Style Highlight: Internally Veined Blue Cheeses | culture: the word on cheese
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Style Highlight: Internally Veined Blue Cheeses

Creamy, leaf-wrapped blue cheese broken apart with a knife

Blue cheese is one of those foods that has obtained a near mythical status. How else could you convince millions of people to consume moldy, curdled milk? As one of the world’s oldest and most revered cheeses, it is stinky, salty, and utterly delicious. But how did it get its start?

Moldy Origins

The term “blue cheese” is a general classification of a broad spectrum of cheeses from any type of milk, though the three classic styles of blue are Roquefort, Gorgonzola, and Stilton. Hailing from France, Italy, and England respectively, each has a different texture and taste from the others.

Roquefort is among the world’s oldest cheeses. Dating as far back as 79 C.E., it was a favorite of Charlemagne, and in France it’s referred to as le fromage des rois et des papes (“the cheese of kings and popes”). Similar to Champagne, only Roquefort made in Roquefort, France may be labeled as such. All other French blues are simply called “bleus.” It’s one of the more popular blues, and has even been credited with fending off cardiovascular disease.

racks of aging Roquefort

Racks of aging Roquefort cheese. Photo from

Though it’s unconfirmed, legend says that the first blue cheese was made accidentally when a shepherd left a piece of rye bread and a piece of cheese in a cool cave. The bread grew mold which spread to the aging cheese, and when the shepherd returned weeks later, he made a very delicious discovery.

Why so blue?

The blue in all blue cheeses comes from one of two species of blue mold: Penicillium roqueforti and Penicillium glaucum. They both feed on the proteins in milk and thrive in low oxygen environments, making them perfect guests in the small cracks and holes created when the cheese is skewered. Internally veined blue cheeses can acquire their veining in a couple of ways. Some are pierced by cheesemakers, leaving paths of air that allow the mold to grow into the interior. Others are known as “open rind,” which means that the curds are packed together in a way that leaves air paths into the interior of the cheese and the exterior of the cheese is infected with mold that then works its way in. While most blue cheeses internally veined, some blues like Monte Enebro are left whole, resulting in blue mold only on the rind.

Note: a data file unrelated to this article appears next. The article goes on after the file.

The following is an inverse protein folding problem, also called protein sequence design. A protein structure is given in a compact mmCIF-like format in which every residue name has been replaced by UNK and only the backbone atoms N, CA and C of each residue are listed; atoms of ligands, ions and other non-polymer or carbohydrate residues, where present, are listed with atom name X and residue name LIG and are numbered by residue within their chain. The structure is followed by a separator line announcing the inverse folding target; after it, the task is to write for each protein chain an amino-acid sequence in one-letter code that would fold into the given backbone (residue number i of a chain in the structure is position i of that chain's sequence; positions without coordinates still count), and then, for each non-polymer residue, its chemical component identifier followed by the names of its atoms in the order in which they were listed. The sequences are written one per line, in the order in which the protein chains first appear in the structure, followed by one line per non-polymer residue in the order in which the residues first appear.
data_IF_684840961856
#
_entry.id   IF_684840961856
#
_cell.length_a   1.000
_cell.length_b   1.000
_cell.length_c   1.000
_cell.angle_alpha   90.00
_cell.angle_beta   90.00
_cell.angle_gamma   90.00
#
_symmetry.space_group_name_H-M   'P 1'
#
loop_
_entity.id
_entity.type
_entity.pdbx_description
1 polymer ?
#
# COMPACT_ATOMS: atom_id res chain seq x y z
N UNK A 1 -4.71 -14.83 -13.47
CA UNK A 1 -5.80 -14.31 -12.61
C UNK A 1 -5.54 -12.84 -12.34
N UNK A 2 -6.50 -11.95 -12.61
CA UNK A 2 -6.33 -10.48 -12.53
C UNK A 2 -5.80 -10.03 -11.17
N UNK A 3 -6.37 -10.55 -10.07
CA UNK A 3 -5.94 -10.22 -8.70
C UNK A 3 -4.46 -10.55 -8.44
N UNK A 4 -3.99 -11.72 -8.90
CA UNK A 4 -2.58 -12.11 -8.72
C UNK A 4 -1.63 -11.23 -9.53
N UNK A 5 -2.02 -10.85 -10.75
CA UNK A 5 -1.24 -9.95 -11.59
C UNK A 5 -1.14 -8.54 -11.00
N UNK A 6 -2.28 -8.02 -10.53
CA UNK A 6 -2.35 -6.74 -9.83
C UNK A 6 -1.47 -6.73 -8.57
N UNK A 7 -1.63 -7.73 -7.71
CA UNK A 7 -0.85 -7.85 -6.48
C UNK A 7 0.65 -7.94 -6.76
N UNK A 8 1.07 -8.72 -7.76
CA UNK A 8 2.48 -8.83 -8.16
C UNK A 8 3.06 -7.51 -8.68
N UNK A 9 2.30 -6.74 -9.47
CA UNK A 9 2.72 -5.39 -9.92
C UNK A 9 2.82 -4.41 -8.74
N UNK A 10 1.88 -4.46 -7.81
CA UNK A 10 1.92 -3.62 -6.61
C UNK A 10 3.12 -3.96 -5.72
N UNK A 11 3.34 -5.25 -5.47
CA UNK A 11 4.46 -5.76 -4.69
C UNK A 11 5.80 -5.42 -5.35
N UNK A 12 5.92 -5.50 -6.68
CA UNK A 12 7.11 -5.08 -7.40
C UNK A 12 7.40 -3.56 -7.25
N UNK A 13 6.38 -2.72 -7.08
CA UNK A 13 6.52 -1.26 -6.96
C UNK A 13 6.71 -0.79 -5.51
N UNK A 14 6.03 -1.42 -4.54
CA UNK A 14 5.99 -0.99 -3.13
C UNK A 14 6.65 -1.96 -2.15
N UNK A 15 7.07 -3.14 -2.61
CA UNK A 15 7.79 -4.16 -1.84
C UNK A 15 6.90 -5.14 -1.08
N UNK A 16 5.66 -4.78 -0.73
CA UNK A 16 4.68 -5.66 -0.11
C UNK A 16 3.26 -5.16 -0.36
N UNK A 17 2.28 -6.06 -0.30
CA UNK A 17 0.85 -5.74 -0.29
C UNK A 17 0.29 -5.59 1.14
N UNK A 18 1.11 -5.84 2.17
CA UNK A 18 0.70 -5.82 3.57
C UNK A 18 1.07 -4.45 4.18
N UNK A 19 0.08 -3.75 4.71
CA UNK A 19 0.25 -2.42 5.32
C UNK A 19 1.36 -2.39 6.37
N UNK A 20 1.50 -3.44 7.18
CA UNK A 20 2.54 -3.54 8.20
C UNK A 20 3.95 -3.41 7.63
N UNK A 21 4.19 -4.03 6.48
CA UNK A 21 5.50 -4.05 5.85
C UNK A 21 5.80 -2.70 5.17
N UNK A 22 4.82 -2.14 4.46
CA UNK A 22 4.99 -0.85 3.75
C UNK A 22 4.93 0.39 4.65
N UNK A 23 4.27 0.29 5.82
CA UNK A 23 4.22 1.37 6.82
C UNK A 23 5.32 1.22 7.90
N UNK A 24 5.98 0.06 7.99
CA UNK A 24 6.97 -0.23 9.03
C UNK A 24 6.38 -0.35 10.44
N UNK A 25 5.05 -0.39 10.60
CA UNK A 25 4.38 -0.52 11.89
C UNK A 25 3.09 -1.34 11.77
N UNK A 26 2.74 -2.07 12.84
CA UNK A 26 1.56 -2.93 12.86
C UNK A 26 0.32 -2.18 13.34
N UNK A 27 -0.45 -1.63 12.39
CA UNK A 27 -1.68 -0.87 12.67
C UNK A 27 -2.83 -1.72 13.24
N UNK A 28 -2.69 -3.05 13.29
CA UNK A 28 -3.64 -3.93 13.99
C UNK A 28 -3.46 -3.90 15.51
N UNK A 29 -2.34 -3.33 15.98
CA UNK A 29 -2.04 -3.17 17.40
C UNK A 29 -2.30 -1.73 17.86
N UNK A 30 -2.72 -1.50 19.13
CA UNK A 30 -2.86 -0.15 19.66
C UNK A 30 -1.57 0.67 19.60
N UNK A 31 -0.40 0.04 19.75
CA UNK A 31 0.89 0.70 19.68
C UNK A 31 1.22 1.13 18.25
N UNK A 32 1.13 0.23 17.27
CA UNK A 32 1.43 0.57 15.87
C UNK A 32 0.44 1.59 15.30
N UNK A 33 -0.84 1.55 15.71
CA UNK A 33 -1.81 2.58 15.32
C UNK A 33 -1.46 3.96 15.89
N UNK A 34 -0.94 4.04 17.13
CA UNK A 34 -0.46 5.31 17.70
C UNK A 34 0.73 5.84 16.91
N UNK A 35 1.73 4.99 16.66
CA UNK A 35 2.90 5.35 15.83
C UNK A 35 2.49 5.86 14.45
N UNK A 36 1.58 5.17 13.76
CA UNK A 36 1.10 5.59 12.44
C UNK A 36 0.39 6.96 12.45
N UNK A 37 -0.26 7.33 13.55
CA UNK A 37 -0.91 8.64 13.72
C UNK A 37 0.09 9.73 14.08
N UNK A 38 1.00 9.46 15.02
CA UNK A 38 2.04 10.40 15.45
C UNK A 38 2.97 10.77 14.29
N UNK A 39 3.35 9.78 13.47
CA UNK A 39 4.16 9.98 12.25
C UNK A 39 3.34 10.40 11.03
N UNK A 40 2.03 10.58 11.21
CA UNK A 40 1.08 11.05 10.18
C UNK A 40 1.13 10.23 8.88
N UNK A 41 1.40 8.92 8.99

Monte Enebro only has penicillium roqueforti on the rind.

Monte Enebro only has Penicillium roqueforti on the rind. Photo by Formaggio Kitchen.

While both Penicillium roqueforti and Penicillium glaucum commonly occur in nature, P. roqueforti is the more commonly used of the pair. You can buy freeze-dried mold spores online, or you can cultivate your own using an old chunk of blue cheese or even moldy bread.

How it’s Made

Blue cheese can be made from any type of milk. After the milk is heated, a starter culture is added, causing the milk to begin separating into curds and whey. Mold spores – which can be store-bought or home grown – are added, along with rennet and the milk is incubated for a short time. Once curds form, the cheese is pressed into an appropriate shape before being salted and air dried. Because blue molds are so fast growing, blue cheeses often have more salt in them than other varieties of cheese. This additional salt can slow the blue mold, allowing the cheese to age longer without becoming overwhelmingly blue.

As the cheese dries, the cheesemaker pierces the cheese from all sides in a task called “needling,” opening up the airy paths needed for  the mold to grow in the interior of the cheese and producing the pretty veining that’s common in most blues. Finally, the cheese is left to age. How long it’s aged depends on personal taste, but many varieties are aged for around 2 months. Variances in a blue’s texture, taste, and smell can be controlled by the type of milk and mold used, the aging process, and even the shape of the cheese.

needling blue cheese

Needling blue cheese to allow for internal veining. Photo by

How to Eat it

A blue cheese is often a strong, salty cheese, which can make it a bear to pair sometimes. Here are a few tried and true blue treats:

Be sure to check out our Cheese Library for an extensive list of blue cheeses.

Alicia Hahn

Alicia Hahn excels at eating and enjoys writing, crosswords, and cooking (preferably with cheese). Originally from San Francisco, she moved to Boston for school and fell in love with the city (despite an annual campaign against winter). Her favorite place to be is the farmers’ market, where she finds weird and exciting ingredients to make or break her next meal.